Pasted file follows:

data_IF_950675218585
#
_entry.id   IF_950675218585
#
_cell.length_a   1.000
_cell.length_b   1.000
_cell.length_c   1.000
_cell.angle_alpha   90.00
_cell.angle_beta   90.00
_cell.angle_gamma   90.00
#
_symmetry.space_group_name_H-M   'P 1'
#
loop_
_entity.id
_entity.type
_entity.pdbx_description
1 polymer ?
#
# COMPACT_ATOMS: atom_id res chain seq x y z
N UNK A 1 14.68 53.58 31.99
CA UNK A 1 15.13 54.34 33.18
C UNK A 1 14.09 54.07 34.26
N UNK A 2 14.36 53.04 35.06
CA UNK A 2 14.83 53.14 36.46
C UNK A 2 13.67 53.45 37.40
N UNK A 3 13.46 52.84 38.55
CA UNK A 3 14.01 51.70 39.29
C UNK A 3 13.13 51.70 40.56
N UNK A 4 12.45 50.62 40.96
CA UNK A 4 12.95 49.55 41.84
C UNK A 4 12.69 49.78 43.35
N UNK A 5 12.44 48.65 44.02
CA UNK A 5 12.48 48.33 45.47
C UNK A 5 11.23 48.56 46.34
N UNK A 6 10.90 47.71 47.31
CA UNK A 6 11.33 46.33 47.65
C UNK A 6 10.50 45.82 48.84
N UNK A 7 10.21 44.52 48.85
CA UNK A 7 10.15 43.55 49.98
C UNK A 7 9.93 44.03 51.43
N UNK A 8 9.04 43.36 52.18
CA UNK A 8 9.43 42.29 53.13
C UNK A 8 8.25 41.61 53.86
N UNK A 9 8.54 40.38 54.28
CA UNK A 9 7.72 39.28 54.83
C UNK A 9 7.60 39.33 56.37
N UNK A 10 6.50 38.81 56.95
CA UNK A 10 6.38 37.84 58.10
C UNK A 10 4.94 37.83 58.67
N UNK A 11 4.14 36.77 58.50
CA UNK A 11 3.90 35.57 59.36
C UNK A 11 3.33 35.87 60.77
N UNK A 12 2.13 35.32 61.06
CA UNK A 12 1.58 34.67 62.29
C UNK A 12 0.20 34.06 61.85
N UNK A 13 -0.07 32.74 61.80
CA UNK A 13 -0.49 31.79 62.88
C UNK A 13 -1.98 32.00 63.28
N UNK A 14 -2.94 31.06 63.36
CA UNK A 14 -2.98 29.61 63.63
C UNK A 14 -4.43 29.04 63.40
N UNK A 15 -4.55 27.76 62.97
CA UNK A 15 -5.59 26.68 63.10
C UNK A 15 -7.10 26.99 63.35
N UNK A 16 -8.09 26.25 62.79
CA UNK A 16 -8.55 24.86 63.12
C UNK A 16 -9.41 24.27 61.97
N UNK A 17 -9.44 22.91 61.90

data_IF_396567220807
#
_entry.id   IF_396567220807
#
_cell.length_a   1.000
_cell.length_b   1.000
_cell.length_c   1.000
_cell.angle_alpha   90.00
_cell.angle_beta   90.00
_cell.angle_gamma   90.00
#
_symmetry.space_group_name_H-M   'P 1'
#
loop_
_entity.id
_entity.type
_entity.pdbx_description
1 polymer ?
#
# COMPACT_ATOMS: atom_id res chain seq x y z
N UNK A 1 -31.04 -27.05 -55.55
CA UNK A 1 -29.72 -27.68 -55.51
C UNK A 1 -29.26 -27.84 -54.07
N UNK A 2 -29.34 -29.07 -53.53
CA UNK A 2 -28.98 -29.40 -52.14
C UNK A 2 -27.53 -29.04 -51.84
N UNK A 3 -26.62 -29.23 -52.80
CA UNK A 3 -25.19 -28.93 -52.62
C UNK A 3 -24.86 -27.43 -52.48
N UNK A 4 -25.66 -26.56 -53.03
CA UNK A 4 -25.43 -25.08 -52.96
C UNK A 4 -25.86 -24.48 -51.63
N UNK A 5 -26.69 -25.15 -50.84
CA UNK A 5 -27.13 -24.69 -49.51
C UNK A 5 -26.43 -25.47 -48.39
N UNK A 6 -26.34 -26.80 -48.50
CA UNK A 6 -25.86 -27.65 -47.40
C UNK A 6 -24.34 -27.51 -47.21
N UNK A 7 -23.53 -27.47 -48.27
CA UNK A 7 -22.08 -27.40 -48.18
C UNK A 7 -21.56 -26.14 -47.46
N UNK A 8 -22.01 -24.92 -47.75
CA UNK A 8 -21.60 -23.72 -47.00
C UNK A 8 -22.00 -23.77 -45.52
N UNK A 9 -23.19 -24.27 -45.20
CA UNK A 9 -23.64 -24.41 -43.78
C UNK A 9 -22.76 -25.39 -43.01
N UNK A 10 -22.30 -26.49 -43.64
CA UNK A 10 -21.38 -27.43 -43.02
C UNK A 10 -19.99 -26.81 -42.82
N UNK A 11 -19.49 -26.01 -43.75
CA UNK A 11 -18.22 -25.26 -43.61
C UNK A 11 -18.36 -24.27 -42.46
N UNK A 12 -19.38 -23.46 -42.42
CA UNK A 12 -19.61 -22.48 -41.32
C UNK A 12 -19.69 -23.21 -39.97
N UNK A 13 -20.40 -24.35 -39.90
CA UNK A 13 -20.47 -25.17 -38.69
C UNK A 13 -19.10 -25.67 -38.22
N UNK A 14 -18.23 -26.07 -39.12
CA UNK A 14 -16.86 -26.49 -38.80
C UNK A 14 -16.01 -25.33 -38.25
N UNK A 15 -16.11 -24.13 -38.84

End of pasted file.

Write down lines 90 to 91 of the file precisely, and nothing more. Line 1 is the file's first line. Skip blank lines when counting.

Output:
N UNK A 1 -31.04 -27.05 -55.55
CA UNK A 1 -29.72 -27.68 -55.51